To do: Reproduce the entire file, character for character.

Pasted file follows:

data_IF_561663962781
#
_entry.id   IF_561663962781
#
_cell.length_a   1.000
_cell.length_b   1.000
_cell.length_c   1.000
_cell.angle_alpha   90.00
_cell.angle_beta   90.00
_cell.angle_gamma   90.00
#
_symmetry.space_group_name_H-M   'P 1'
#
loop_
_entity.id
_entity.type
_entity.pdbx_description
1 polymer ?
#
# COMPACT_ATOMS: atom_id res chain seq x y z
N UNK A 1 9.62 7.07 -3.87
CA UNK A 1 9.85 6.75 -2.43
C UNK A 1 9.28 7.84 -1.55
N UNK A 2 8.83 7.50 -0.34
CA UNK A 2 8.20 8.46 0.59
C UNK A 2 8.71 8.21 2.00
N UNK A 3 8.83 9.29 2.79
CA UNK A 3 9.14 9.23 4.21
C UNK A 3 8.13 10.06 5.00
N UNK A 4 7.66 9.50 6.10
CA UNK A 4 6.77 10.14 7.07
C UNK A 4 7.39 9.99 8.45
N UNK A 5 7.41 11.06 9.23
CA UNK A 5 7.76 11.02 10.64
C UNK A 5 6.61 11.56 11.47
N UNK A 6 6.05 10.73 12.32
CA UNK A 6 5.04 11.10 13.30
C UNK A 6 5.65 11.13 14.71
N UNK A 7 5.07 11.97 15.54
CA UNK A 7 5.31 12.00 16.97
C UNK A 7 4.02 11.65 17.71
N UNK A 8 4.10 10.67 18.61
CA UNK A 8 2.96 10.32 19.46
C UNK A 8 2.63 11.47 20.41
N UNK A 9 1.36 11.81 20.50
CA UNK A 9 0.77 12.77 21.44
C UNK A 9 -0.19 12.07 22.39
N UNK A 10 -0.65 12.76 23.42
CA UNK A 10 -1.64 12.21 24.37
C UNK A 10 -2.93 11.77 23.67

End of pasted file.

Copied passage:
data_IF_561663962781
#
_entry.id   IF_561663962781
#
_cell.length_a   1.000
_cell.length_b   1.000
_cell.length_c   1.000
_cell.angle_alpha   90.00
_cell.angle_beta   90.00
_cell.angle_gamma   90.00
#
_symmetry.space_group_name_H-M   'P 1'
#
loop_
_entity.id
_entity.type
_entity.pdbx_description
1 polymer ?
#
# COMPACT_ATOMS: atom_id res chain seq x y z
N UNK A 1 9.62 7.07 -3.87
CA UNK A 1 9.85 6.75 -2.43
C UNK A 1 9.28 7.84 -1.55
N UNK A 2 8.83 7.50 -0.34
CA UNK A 2 8.20 8.46 0.59
C UNK A 2 8.71 8.21 2.00
N UNK A 3 8.83 9.29 2.79
CA UNK A 3 9.14 9.23 4.21
C UNK A 3 8.13 10.06 5.00
N UNK A 4 7.66 9.50 6.10
CA UNK A 4 6.77 10.14 7.07
C UNK A 4 7.39 9.99 8.45
N UNK A 5 7.41 11.06 9.23
CA UNK A 5 7.76 11.02 10.64
C UNK A 5 6.61 11.56 11.47
N UNK A 6 6.05 10.73 12.32
CA UNK A 6 5.04 11.10 13.30
C UNK A 6 5.65 11.13 14.71
N UNK A 7 5.07 11.97 15.54
CA UNK A 7 5.31 12.00 16.97
C UNK A 7 4.02 11.65 17.71
N UNK A 8 4.10 10.67 18.61
CA UNK A 8 2.96 10.32 19.46
C UNK A 8 2.63 11.47 20.41
N UNK A 9 1.36 11.81 20.50
CA UNK A 9 0.77 12.77 21.44
C UNK A 9 -0.19 12.07 22.39
N UNK A 10 -0.65 12.76 23.42
CA UNK A 10 -1.64 12.21 24.37
C UNK A 10 -2.93 11.77 23.67